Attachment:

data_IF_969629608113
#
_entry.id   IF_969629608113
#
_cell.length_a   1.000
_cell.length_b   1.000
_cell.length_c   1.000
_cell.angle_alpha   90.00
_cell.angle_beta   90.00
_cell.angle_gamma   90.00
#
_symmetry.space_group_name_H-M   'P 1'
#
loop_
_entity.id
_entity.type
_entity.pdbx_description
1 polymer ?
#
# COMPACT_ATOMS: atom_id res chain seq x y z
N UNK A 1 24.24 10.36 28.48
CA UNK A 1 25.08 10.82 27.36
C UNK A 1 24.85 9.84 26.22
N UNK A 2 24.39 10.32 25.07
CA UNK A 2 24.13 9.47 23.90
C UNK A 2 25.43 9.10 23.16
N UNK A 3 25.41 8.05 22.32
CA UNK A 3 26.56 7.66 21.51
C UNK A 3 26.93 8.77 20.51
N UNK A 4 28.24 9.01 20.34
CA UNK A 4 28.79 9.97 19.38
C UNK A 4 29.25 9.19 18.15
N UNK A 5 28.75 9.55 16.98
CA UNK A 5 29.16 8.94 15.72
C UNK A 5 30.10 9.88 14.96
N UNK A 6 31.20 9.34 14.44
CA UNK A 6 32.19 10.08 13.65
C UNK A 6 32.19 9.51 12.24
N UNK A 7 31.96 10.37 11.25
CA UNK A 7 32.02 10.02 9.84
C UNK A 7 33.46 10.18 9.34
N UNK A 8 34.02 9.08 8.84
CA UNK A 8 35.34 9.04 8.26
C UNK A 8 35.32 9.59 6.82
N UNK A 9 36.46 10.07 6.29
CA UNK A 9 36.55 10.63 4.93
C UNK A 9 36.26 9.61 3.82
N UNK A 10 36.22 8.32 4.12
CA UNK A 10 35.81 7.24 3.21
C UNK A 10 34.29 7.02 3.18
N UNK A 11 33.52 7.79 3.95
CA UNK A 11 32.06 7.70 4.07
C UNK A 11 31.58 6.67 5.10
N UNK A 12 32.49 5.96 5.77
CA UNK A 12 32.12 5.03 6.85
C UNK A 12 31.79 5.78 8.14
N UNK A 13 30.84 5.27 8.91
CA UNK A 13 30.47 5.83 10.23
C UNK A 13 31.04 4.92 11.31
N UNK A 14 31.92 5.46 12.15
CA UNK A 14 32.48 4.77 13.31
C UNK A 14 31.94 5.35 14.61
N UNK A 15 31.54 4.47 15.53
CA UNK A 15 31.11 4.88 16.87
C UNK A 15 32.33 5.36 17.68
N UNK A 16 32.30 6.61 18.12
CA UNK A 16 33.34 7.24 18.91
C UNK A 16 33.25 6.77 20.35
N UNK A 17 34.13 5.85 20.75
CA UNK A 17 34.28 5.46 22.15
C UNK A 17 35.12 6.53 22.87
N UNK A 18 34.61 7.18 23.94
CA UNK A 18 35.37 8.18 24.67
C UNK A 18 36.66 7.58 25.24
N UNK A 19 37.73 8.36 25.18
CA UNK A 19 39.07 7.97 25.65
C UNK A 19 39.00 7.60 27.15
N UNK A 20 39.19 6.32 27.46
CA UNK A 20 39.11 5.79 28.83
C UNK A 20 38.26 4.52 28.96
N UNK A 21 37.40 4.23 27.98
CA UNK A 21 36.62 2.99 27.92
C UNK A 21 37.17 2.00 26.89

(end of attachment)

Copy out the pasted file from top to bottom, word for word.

data_IF_969629608113
#
_entry.id   IF_969629608113
#
_cell.length_a   1.000
_cell.length_b   1.000
_cell.length_c   1.000
_cell.angle_alpha   90.00
_cell.angle_beta   90.00
_cell.angle_gamma   90.00
#
_symmetry.space_group_name_H-M   'P 1'
#
loop_
_entity.id
_entity.type
_entity.pdbx_description
1 polymer ?
#
# COMPACT_ATOMS: atom_id res chain seq x y z
N UNK A 1 24.24 10.36 28.48
CA UNK A 1 25.08 10.82 27.36
C UNK A 1 24.85 9.84 26.22
N UNK A 2 24.39 10.32 25.07
CA UNK A 2 24.13 9.47 23.90
C UNK A 2 25.43 9.10 23.16
N UNK A 3 25.41 8.05 22.32
CA UNK A 3 26.56 7.66 21.51
C UNK A 3 26.93 8.77 20.51
N UNK A 4 28.24 9.01 20.34
CA UNK A 4 28.79 9.97 19.38
C UNK A 4 29.25 9.19 18.15
N UNK A 5 28.75 9.55 16.98
CA UNK A 5 29.16 8.94 15.72
C UNK A 5 30.10 9.88 14.96
N UNK A 6 31.20 9.34 14.44
CA UNK A 6 32.19 10.08 13.65
C UNK A 6 32.19 9.51 12.24
N UNK A 7 31.96 10.37 11.25
CA UNK A 7 32.02 10.02 9.84
C UNK A 7 33.46 10.18 9.34
N UNK A 8 34.02 9.08 8.84
CA UNK A 8 35.34 9.04 8.26
C UNK A 8 35.32 9.59 6.82
N UNK A 9 36.46 10.07 6.29
CA UNK A 9 36.55 10.63 4.93
C UNK A 9 36.26 9.61 3.82
N UNK A 10 36.22 8.32 4.12
CA UNK A 10 35.81 7.24 3.21
C UNK A 10 34.29 7.02 3.18
N UNK A 11 33.52 7.79 3.95
CA UNK A 11 32.06 7.70 4.07
C UNK A 11 31.58 6.67 5.10
N UNK A 12 32.49 5.96 5.77
CA UNK A 12 32.12 5.03 6.85
C UNK A 12 31.79 5.78 8.14
N UNK A 13 30.84 5.27 8.91
CA UNK A 13 30.47 5.83 10.23
C UNK A 13 31.04 4.92 11.31
N UNK A 14 31.92 5.46 12.15
CA UNK A 14 32.48 4.77 13.31
C UNK A 14 31.94 5.35 14.61
N UNK A 15 31.54 4.47 15.53
CA UNK A 15 31.11 4.88 16.87
C UNK A 15 32.33 5.36 17.68
N UNK A 16 32.30 6.61 18.12
CA UNK A 16 33.34 7.24 18.91
C UNK A 16 33.25 6.77 20.35
N UNK A 17 34.13 5.85 20.75
CA UNK A 17 34.28 5.46 22.15
C UNK A 17 35.12 6.53 22.87
N UNK A 18 34.61 7.18 23.94
CA UNK A 18 35.37 8.18 24.67
C UNK A 18 36.66 7.58 25.24
N UNK A 19 37.73 8.36 25.18
CA UNK A 19 39.07 7.97 25.65
C UNK A 19 39.00 7.60 27.15
N UNK A 20 39.19 6.32 27.46
CA UNK A 20 39.11 5.79 28.83
C UNK A 20 38.26 4.52 28.96
N UNK A 21 37.40 4.23 27.98
CA UNK A 21 36.62 2.99 27.92
C UNK A 21 37.17 2.00 26.89